【研究紹介】Tree ring isotope composition to inform models assessing the sensitivity of the forest carbon budget to increased atmospheric CO<sub>2</sub> and climate change
EPRON Daniel Kyoto University／Professor (tree physiology)
The objective of the project is to demonstrate that the isotope composition of tree rings provides invaluable information on the physiological response of forests to changes in atmospheric CO2 and climate.
Evapotranspiration, canopy photosynthesis and stand-level water use efficiency were calculated from the 20-year series of eddy-covariance measurements of CO2 and water fluxes. Watershed level evapotranspiration was calculated from the 50-year series of hydrological data.
Wood cores were sampled on 14 hinoki cypress trees in the Kiryu Experimental Watershed (Shiga) and crossed-dated. Thin cross sections containing tree rings from the last 50 years were cut to extract a-cellulose which is currently being analysed for δ13C, δ18O, δ2H using a continuous-flow system with a pyrolysis elemental analyser and an isotope ratio mass spectrometer.
In addition, to ascertain the relation between xylem water and source water, sapwood from 4 additional hinoki trunks was sampled monthly from March to August with soil cores to clarify the relationship between xylem water and soil water. Water was extracted by cryogenic vacuum distillation and is currently being analysed for 18O and 2H with a cavity ring-down spectrometer.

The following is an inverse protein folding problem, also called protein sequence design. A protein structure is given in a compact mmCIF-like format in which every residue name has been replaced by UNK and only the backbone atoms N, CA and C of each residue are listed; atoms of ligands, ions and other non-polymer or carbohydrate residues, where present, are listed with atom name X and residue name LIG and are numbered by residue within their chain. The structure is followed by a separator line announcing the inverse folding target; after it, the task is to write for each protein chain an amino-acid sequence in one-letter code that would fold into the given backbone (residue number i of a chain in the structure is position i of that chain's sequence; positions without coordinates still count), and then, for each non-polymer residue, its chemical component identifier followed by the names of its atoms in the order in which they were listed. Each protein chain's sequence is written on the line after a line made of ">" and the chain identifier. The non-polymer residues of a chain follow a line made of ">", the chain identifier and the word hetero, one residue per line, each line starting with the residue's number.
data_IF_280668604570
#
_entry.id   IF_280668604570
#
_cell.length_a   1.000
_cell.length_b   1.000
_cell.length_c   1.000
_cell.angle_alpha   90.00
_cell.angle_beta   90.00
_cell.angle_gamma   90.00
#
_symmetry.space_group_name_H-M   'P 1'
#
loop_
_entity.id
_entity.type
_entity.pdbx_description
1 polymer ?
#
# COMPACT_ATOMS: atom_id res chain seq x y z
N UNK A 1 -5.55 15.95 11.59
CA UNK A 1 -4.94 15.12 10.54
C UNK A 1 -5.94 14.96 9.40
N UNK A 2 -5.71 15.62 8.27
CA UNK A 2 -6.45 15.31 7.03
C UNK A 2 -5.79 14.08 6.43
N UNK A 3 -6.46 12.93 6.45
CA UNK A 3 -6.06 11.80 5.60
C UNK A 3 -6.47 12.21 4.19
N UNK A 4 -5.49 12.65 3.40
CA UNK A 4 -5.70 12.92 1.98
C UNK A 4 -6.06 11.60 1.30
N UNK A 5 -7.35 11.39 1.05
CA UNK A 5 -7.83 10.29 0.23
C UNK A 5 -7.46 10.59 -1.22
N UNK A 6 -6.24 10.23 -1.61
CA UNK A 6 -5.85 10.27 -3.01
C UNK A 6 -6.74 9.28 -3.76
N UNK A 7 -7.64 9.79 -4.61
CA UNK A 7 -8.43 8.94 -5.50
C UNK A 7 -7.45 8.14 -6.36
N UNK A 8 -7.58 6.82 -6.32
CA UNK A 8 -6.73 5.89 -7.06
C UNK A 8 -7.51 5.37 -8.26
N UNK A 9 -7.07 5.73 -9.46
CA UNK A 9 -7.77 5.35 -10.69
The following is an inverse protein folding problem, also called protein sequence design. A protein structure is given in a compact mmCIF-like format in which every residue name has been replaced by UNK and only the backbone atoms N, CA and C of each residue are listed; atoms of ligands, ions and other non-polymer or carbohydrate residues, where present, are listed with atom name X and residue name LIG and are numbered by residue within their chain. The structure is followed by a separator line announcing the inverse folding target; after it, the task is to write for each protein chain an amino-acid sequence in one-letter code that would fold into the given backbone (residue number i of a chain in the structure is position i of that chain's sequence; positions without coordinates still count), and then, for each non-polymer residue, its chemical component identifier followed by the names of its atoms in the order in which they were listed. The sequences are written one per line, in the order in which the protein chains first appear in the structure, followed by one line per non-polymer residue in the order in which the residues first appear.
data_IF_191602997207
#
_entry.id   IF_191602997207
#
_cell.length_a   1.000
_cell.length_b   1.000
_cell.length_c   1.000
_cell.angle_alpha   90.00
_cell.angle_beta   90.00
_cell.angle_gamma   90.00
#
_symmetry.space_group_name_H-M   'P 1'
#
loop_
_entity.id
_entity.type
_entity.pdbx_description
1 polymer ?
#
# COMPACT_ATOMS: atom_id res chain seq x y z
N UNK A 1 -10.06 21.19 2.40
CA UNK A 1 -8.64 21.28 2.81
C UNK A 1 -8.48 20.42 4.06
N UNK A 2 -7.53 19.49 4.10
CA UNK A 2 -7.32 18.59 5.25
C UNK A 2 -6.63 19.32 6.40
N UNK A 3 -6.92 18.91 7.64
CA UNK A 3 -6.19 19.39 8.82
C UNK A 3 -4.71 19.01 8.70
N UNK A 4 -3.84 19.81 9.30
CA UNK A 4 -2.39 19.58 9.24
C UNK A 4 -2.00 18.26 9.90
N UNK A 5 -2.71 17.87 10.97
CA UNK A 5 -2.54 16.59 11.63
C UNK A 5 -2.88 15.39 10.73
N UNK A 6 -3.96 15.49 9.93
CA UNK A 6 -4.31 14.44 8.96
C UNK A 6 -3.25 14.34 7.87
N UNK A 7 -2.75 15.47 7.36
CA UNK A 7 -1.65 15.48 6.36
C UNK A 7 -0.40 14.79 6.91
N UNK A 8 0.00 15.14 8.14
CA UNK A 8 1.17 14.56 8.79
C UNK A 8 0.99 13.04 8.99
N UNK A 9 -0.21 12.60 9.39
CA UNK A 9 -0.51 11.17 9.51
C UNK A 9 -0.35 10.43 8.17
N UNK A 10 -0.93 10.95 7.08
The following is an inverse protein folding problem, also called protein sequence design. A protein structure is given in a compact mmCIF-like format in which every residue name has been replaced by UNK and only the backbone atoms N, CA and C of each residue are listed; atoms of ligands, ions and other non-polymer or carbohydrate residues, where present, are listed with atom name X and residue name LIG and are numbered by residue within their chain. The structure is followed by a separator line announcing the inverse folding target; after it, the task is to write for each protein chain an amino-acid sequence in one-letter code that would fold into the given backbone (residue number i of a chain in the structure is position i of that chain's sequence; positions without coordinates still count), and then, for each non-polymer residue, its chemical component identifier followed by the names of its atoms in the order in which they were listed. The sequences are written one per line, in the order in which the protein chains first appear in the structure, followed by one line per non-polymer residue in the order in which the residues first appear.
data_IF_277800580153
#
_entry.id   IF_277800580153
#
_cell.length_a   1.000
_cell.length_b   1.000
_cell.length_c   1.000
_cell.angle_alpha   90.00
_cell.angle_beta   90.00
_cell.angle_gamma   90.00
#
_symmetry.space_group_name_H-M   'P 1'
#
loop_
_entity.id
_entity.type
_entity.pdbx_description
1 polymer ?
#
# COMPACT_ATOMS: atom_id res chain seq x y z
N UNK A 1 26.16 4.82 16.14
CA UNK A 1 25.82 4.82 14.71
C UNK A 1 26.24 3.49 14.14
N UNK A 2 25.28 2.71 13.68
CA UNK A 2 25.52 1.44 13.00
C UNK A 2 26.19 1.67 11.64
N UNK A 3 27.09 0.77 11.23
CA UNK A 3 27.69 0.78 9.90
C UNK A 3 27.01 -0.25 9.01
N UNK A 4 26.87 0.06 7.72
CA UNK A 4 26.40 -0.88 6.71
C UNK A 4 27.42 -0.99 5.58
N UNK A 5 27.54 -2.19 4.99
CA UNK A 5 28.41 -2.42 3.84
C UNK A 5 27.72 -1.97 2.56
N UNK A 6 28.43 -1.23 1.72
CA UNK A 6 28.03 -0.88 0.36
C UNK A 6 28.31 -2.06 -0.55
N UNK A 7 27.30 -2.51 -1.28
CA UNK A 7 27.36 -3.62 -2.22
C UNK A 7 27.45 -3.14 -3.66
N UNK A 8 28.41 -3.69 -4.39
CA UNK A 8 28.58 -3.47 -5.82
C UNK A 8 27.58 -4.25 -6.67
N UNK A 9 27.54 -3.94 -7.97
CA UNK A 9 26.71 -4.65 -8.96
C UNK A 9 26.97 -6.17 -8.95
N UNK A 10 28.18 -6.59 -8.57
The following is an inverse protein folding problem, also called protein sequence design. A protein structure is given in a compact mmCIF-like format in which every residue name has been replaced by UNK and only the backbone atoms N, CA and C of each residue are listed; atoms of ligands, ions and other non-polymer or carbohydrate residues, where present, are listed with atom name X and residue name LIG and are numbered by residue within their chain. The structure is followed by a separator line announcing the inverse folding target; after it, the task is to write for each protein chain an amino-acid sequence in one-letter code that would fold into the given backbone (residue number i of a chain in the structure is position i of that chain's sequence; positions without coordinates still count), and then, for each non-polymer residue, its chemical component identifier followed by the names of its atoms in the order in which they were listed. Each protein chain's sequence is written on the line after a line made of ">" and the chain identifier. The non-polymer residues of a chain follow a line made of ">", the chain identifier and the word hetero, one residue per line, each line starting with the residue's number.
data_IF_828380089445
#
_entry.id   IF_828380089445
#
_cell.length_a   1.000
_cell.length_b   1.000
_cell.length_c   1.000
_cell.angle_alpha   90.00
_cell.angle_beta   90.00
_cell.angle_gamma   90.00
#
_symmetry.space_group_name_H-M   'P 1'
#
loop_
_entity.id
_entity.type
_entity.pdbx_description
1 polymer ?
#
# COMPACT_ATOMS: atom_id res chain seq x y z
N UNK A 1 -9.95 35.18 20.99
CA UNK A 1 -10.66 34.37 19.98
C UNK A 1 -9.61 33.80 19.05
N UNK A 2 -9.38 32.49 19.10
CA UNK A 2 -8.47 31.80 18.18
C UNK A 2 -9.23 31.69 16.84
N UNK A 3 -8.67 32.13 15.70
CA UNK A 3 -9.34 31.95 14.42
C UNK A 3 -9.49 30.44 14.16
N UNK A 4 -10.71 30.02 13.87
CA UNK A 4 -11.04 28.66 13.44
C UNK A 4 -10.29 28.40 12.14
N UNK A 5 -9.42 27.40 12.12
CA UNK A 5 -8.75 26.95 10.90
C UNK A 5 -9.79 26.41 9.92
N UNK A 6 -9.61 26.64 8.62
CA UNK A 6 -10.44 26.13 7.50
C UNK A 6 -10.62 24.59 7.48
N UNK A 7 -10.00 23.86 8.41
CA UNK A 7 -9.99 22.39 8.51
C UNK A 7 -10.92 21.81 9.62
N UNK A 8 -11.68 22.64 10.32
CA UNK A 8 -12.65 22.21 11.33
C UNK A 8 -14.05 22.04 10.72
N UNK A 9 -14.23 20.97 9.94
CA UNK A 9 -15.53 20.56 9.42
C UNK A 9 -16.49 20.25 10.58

The isotope composition of atmospheric water vapour and leaf water extracted from 4 trees is also currently being analysed for 18O and 2H to estimate the Péclet effect on leaf water enrichment in 2H and 18O, which will be used to evaluate the relationship between the isotope composition of the α-cellulose extracted the outer growth ring and the xylem water.
The results will be evaluated statistically when all results will be available (expected at the end of December) and evapotranspiration, canopy photosynthesis and stand-level water use efficiency will be simulated over 50 years, accounting for the long-term changes in stomatal conductance and water use efficiency derived from the isotope composition of tree and compared to eddy-covariance and hydrological data.
Keywords：Tree rings, stable isotopes, forest carbon budget, atmospheric CO2, climate change, watershed